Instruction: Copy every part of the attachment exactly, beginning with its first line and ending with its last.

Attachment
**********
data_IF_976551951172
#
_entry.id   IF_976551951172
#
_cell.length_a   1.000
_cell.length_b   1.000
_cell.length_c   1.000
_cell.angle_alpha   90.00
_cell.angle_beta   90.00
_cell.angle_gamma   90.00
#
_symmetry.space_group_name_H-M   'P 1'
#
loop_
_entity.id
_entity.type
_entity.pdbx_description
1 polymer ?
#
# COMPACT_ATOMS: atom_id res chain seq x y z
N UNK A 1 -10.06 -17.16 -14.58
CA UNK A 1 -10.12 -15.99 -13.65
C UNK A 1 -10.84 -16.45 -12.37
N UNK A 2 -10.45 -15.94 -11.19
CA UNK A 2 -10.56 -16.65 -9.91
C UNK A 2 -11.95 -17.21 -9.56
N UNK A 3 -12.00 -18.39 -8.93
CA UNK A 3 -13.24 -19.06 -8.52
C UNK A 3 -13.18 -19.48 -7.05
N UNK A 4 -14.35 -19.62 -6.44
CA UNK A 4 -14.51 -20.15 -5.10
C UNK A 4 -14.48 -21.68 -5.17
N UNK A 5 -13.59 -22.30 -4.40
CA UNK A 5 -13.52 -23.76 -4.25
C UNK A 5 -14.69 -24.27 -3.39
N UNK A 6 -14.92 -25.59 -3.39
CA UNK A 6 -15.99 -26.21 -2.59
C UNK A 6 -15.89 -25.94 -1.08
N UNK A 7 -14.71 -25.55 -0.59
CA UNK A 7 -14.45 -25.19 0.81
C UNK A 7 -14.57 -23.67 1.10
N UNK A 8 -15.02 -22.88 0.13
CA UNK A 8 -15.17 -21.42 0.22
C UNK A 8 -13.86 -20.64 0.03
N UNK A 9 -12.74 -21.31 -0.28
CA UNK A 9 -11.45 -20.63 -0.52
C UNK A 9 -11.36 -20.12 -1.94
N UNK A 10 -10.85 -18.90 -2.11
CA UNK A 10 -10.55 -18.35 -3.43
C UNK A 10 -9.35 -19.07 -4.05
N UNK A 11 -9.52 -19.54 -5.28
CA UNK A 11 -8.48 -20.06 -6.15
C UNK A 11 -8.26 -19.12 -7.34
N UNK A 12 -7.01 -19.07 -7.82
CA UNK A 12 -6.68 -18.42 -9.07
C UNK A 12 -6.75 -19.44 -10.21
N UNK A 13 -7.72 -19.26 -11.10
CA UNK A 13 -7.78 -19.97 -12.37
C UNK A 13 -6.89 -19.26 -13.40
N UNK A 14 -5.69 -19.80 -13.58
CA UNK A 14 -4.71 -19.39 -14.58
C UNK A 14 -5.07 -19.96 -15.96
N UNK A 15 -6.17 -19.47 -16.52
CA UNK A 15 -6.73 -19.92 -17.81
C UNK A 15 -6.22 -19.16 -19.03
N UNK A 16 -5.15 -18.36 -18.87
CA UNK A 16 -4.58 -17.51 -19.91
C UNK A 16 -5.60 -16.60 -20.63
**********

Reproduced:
data_IF_976551951172
#
_entry.id   IF_976551951172
#
_cell.length_a   1.000
_cell.length_b   1.000
_cell.length_c   1.000
_cell.angle_alpha   90.00
_cell.angle_beta   90.00
_cell.angle_gamma   90.00
#
_symmetry.space_group_name_H-M   'P 1'
#
loop_
_entity.id
_entity.type
_entity.pdbx_description
1 polymer ?
#
# COMPACT_ATOMS: atom_id res chain seq x y z
N UNK A 1 -10.06 -17.16 -14.58
CA UNK A 1 -10.12 -15.99 -13.65
C UNK A 1 -10.84 -16.45 -12.37
N UNK A 2 -10.45 -15.94 -11.19
CA UNK A 2 -10.56 -16.65 -9.91
C UNK A 2 -11.95 -17.21 -9.56
N UNK A 3 -12.00 -18.39 -8.93
CA UNK A 3 -13.24 -19.06 -8.52
C UNK A 3 -13.18 -19.48 -7.05
N UNK A 4 -14.35 -19.62 -6.44
CA UNK A 4 -14.51 -20.15 -5.10
C UNK A 4 -14.48 -21.68 -5.17
N UNK A 5 -13.59 -22.30 -4.40
CA UNK A 5 -13.52 -23.76 -4.25
C UNK A 5 -14.69 -24.27 -3.39
N UNK A 6 -14.92 -25.59 -3.39
CA UNK A 6 -15.99 -26.21 -2.59
C UNK A 6 -15.89 -25.94 -1.08
N UNK A 7 -14.71 -25.55 -0.59
CA UNK A 7 -14.45 -25.19 0.81
C UNK A 7 -14.57 -23.67 1.10
N UNK A 8 -15.02 -22.88 0.13
CA UNK A 8 -15.17 -21.42 0.22
C UNK A 8 -13.86 -20.64 0.03
N UNK A 9 -12.74 -21.31 -0.28
CA UNK A 9 -11.45 -20.63 -0.52
C UNK A 9 -11.36 -20.12 -1.94
N UNK A 10 -10.85 -18.90 -2.11
CA UNK A 10 -10.55 -18.35 -3.43
C UNK A 10 -9.35 -19.07 -4.05
N UNK A 11 -9.52 -19.54 -5.28
CA UNK A 11 -8.48 -20.06 -6.15
C UNK A 11 -8.26 -19.12 -7.34
N UNK A 12 -7.01 -19.07 -7.82
CA UNK A 12 -6.68 -18.42 -9.07
C UNK A 12 -6.75 -19.44 -10.21
N UNK A 13 -7.72 -19.26 -11.10
CA UNK A 13 -7.78 -19.97 -12.37
C UNK A 13 -6.89 -19.26 -13.40
N UNK A 14 -5.69 -19.80 -13.58
CA UNK A 14 -4.71 -19.39 -14.58
C UNK A 14 -5.07 -19.96 -15.96
N UNK A 15 -6.17 -19.47 -16.52
CA UNK A 15 -6.73 -19.92 -17.81
C UNK A 15 -6.22 -19.16 -19.03
N UNK A 16 -5.15 -18.36 -18.87
CA UNK A 16 -4.58 -17.51 -19.91
C UNK A 16 -5.60 -16.60 -20.63